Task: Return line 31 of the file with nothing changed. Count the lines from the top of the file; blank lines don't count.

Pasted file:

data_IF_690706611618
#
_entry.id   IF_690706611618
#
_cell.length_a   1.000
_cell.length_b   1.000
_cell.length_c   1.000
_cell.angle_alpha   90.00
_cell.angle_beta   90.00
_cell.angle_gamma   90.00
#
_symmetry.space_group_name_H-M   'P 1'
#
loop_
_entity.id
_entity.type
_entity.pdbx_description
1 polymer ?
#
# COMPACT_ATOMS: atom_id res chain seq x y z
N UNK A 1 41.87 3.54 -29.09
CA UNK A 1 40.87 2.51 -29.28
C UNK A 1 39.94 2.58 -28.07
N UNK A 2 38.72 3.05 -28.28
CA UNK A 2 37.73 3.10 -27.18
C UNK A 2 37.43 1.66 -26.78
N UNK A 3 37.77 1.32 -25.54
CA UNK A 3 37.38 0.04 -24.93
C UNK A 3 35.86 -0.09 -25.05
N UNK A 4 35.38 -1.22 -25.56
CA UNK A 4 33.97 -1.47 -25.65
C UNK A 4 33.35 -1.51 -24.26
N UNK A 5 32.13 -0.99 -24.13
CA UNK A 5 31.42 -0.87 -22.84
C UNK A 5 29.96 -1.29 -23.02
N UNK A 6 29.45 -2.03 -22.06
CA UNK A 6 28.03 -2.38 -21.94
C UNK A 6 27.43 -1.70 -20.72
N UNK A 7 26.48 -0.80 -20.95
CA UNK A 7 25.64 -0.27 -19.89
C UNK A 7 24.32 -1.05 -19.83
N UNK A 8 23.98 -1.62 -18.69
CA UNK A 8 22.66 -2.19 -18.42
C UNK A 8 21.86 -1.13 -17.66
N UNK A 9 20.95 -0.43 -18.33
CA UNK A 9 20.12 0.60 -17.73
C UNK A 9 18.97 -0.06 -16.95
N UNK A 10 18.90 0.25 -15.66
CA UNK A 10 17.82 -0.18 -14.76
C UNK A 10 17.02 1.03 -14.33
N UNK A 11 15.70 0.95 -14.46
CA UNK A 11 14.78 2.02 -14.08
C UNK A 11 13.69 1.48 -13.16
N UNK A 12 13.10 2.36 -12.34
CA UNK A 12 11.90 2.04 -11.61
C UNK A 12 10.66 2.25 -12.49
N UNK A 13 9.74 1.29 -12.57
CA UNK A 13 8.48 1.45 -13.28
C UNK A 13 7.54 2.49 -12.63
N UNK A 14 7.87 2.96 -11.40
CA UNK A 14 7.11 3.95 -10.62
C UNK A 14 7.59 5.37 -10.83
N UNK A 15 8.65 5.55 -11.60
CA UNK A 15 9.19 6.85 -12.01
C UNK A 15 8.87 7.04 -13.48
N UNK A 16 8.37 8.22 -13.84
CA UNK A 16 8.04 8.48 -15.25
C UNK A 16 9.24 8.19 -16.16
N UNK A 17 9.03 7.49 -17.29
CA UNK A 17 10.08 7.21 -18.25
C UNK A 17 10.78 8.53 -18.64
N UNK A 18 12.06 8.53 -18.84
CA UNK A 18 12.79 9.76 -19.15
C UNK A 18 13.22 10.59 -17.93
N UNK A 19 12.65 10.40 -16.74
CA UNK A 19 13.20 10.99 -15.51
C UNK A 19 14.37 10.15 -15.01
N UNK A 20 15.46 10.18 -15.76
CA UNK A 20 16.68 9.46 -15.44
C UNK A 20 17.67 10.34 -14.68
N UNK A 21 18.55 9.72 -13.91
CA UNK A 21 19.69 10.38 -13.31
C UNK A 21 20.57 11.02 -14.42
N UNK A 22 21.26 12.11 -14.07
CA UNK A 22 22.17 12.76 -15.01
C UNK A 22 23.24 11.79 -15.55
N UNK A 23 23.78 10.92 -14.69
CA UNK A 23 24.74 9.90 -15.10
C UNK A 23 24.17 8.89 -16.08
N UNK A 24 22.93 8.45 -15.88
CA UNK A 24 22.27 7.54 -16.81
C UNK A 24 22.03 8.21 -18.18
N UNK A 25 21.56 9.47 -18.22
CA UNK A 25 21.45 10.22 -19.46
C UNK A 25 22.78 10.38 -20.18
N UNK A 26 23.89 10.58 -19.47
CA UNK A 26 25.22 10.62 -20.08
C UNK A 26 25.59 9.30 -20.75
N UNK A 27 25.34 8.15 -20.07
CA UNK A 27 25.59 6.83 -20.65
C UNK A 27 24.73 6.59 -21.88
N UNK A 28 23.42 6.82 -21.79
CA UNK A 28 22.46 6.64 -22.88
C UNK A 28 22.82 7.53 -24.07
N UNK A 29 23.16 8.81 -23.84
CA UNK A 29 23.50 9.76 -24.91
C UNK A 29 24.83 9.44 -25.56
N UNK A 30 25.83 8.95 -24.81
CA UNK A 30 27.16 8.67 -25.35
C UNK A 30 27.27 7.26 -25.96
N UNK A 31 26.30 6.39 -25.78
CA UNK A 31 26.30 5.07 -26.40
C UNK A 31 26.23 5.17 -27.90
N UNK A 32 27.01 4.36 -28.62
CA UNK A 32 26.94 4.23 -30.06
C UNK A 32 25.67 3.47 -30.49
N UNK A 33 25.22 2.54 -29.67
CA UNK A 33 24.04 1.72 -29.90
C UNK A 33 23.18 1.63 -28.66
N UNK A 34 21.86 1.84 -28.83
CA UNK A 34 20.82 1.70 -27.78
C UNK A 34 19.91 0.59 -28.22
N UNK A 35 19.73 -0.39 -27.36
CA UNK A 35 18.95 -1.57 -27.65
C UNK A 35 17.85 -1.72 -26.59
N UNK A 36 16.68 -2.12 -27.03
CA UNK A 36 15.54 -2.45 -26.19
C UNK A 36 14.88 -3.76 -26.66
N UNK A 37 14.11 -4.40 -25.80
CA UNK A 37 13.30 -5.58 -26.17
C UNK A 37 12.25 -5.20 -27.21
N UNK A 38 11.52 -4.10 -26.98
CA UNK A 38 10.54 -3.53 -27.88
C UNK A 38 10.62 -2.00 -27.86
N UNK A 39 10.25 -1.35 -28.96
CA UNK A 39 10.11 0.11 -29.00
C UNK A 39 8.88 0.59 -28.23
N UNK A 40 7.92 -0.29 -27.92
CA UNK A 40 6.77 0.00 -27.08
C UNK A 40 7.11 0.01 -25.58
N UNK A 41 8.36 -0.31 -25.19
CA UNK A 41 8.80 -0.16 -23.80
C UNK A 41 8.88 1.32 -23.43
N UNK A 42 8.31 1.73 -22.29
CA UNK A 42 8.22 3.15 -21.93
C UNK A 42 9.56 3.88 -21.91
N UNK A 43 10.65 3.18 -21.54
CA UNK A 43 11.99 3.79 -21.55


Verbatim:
CA UNK A 4 33.97 -1.47 -25.65